Physiogony

Related to Physiogony: physiology

Phys`i`og´o`ny


n.1.The birth of nature.
References in periodicals archive ?
Finally, then, physiogony is the inquiry into life "in degree.
But physiogony does separate out organic from inorganic nature, and it makes this distinction in part a historical one.
No longer defining them in pathological terms, physiogony reframes deformity and disease as resistances immanent to the historical unfolding of life.
The point is further sharpened by 1840, when the project of physiogony is explicitly defined as "exhibi[ing] nature as labouring in birth with man, and her living products as so many significant types of the great process, which she is ever tending to complete in the evolution of the organic realm" (VD 38).
Constructed out of the deformed and fragmented bodies of nonhuman creatures, nature's "abortions," physiogony offers a history of life fundamentally antagonistic to its central term.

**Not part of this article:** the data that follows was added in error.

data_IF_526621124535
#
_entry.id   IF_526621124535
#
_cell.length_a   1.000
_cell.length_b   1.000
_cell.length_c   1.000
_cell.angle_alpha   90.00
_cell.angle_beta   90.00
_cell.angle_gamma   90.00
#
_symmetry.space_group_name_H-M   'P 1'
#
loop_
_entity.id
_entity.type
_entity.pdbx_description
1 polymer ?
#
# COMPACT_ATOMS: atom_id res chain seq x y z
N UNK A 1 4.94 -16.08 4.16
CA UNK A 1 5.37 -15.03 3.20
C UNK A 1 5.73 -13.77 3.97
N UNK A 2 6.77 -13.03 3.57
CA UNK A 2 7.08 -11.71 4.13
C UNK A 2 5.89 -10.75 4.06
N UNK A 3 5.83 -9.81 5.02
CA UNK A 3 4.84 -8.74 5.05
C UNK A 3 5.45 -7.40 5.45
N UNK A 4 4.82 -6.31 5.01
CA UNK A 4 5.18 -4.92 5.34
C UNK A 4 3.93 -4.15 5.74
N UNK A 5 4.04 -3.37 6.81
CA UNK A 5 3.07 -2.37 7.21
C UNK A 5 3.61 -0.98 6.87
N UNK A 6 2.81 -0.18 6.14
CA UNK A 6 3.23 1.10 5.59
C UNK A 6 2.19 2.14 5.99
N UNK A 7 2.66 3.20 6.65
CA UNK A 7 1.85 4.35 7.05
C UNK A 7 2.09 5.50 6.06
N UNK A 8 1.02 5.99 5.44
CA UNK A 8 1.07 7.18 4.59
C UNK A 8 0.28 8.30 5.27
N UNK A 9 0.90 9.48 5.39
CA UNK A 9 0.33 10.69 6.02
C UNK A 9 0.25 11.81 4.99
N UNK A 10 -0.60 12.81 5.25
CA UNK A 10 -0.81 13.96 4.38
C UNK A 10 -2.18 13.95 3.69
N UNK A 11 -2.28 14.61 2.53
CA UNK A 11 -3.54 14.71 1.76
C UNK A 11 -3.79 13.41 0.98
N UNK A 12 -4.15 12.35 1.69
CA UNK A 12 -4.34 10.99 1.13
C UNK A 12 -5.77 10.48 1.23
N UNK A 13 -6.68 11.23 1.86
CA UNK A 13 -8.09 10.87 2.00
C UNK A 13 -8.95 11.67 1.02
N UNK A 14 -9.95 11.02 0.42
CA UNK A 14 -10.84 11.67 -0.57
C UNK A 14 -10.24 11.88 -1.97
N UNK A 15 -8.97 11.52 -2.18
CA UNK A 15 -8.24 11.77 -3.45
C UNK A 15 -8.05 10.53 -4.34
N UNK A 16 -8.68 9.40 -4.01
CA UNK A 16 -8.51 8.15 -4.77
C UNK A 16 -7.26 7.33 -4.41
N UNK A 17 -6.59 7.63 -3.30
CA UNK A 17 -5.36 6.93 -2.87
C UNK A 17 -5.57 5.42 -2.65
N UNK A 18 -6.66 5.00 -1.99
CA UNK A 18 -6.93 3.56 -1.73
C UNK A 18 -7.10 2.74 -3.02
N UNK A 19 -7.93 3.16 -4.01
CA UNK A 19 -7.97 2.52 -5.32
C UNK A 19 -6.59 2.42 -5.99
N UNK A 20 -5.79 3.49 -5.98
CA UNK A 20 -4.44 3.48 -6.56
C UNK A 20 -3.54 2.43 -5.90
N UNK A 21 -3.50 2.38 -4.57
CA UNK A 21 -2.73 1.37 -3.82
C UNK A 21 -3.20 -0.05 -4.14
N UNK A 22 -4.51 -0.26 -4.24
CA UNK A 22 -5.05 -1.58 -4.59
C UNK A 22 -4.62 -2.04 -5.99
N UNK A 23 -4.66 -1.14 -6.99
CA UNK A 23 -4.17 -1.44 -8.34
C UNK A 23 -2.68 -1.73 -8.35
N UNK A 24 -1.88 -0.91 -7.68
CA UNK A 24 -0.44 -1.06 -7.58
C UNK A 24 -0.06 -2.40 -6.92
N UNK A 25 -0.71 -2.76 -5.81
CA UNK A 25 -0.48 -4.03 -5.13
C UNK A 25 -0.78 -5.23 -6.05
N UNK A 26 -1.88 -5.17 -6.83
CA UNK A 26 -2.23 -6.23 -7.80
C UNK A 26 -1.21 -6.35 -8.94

For Coleridge--much of whose work in the 1820s is shaped by the idea of a physiogony (34)--the division between humanity and animality is just as important, but rather more fraught.
Physiogony may be, as Anthony John Harding describes it, an "attempt to show how the findings of contemporary science might support a philosophical account of a rationally ordered universe.
The separation of the spirit from the world of finite living things, which implicitly structures physiogony as a discipline, helps Coleridge realize that the spirit has a logic and reality all its own.
The ascending series of physiogony and the becoming potential outlined here give two different views of the same problem: the relation between spirit, or ideality, and material nature.
Green defines physiogony as a "history of nature" which, as "preface and portion of the history of man," makes the "knowledge of nature" a "branch of self-knowledge" and a part of the history of self-consciousness.
Beginning with physiography (Green's name for natural history), this scale proceeds to physiology or the study of the powers behind nature (or Naturphilosophie), and finally to physiogony as the imbuing of nature with historical purpose (102-3).
Or perhaps the history shadowed in this text through the development of freedom is a post-anthropological history that Schelling draws out of the physiogony of Robinet and Bonnet.